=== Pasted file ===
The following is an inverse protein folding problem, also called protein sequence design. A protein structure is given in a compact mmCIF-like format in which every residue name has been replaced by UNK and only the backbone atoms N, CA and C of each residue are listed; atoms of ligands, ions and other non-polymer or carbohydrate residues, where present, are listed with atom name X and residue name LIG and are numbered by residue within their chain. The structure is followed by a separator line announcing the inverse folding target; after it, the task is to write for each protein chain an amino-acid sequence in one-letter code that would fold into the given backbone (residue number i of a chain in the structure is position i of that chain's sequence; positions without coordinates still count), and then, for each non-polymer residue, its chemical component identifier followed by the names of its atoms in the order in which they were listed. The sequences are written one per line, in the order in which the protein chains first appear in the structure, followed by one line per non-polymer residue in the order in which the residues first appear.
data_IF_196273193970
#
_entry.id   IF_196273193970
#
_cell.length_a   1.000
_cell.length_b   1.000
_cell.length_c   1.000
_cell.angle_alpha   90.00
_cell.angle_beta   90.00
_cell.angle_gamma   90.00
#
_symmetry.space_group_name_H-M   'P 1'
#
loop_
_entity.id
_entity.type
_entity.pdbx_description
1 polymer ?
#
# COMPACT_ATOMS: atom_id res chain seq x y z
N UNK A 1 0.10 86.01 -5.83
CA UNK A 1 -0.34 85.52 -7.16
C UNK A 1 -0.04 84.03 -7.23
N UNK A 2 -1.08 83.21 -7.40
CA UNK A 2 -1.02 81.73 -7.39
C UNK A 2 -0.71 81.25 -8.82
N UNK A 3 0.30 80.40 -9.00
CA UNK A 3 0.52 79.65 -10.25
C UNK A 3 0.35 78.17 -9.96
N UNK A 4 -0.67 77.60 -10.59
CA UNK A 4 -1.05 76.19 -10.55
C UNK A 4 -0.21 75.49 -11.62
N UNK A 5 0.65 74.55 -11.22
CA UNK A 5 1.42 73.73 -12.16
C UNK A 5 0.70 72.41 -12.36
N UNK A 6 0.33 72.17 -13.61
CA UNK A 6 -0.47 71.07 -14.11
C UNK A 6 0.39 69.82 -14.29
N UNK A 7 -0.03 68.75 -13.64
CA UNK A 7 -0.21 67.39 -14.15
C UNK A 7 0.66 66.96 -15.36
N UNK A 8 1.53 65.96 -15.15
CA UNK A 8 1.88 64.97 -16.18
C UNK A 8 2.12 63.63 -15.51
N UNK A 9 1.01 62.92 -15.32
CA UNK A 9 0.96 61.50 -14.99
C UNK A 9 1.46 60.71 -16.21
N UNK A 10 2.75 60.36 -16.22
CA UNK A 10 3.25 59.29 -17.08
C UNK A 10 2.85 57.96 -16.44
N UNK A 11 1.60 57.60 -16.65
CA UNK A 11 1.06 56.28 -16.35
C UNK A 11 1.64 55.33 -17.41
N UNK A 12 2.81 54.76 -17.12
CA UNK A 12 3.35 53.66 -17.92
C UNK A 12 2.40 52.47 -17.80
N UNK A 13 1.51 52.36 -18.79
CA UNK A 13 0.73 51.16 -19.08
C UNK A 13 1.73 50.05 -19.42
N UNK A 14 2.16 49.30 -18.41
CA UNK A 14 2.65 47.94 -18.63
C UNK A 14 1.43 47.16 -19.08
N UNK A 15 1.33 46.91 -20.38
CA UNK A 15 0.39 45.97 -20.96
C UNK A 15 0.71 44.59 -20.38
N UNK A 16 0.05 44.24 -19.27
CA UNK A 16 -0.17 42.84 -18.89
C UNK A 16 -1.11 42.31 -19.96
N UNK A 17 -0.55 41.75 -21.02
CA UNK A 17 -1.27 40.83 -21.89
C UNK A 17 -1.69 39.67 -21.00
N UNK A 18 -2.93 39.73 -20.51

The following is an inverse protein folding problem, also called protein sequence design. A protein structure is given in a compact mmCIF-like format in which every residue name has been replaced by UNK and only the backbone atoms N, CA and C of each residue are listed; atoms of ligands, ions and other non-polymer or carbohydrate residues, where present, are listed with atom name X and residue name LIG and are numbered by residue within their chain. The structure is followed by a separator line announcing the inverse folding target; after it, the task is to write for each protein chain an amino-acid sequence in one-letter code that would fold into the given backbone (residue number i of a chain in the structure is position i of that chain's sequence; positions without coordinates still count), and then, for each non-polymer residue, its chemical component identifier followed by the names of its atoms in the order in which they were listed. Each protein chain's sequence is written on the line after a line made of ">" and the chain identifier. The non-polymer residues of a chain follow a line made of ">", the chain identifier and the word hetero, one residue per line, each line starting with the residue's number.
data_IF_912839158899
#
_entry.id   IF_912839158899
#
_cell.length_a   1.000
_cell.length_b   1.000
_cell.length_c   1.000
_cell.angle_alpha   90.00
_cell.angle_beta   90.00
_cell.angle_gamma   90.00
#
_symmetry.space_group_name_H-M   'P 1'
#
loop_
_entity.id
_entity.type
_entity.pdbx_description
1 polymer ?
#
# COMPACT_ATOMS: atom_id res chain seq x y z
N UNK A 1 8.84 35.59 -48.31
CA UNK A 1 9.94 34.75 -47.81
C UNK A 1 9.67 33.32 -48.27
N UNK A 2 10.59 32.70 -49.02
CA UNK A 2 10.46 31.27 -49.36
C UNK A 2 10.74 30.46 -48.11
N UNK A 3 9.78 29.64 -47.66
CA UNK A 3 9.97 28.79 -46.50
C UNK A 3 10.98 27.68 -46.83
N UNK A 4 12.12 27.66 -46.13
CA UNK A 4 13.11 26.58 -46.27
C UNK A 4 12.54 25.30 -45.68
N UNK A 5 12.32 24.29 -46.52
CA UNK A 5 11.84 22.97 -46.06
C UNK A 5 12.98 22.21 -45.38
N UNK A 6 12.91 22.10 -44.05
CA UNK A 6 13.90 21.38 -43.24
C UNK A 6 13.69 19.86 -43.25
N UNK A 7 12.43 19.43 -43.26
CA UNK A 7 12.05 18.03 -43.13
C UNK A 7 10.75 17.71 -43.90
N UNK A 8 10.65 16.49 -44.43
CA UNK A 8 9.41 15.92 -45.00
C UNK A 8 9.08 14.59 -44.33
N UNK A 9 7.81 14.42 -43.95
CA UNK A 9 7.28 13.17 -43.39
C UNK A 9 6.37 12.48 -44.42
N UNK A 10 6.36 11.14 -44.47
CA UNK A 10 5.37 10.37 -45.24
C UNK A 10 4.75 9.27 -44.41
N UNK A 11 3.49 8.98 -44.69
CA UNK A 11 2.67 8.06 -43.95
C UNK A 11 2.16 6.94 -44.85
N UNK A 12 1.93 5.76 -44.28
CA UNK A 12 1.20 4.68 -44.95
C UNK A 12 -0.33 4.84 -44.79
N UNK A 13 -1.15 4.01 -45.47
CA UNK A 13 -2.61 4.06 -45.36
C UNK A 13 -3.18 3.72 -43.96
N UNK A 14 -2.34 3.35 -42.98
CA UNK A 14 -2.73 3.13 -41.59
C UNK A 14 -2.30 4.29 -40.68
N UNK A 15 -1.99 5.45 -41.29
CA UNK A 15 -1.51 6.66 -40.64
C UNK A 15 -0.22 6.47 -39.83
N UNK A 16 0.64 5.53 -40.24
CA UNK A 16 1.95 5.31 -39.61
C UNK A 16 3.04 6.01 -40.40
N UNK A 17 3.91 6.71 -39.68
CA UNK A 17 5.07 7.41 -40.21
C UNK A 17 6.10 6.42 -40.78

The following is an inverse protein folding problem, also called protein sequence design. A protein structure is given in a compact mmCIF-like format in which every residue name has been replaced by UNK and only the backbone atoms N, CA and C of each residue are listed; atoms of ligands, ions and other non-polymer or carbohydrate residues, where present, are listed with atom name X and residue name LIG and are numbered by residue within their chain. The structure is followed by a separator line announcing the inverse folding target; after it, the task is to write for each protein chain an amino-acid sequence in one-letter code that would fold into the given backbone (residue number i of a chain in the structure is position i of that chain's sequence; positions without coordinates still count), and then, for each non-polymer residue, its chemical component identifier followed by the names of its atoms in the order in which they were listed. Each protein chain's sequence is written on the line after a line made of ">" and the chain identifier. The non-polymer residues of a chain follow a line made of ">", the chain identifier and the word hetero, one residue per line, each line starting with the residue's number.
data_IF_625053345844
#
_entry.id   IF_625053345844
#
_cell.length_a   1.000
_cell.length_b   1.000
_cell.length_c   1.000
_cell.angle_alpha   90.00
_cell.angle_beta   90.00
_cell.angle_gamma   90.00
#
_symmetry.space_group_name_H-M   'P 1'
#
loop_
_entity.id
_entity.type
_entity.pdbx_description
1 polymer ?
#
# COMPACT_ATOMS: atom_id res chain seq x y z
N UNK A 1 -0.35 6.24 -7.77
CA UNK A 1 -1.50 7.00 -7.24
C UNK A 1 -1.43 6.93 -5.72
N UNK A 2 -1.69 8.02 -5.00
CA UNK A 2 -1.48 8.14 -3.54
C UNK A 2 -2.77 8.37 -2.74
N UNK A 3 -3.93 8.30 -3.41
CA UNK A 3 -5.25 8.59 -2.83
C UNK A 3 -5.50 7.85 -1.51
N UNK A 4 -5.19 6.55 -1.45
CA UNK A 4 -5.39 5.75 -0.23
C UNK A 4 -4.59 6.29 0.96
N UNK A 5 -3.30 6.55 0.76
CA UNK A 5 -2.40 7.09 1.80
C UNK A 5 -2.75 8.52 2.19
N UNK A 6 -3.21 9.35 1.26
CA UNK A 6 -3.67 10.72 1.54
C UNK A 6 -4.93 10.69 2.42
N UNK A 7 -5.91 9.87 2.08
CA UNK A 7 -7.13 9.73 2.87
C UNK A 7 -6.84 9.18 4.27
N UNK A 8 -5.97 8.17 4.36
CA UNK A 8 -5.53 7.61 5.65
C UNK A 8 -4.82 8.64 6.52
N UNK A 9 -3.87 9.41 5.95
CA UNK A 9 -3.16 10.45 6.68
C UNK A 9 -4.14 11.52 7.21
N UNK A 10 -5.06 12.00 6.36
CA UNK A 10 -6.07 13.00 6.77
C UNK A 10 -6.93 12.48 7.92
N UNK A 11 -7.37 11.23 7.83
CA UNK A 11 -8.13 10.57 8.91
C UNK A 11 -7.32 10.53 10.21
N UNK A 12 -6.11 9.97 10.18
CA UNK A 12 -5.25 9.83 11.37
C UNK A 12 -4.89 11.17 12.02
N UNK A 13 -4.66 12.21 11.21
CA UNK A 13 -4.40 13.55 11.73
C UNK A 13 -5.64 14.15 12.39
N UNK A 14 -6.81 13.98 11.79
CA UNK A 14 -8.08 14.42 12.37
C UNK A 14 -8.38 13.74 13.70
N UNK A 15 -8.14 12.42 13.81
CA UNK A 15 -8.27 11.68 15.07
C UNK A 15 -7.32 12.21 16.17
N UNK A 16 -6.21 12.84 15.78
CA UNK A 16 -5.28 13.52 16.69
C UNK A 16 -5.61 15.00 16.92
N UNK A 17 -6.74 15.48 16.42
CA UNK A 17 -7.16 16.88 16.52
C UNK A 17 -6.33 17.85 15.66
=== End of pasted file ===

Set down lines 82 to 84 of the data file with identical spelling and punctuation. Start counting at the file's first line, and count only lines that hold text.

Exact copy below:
_cell.angle_alpha   90.00
_cell.angle_beta   90.00
_cell.angle_gamma   90.00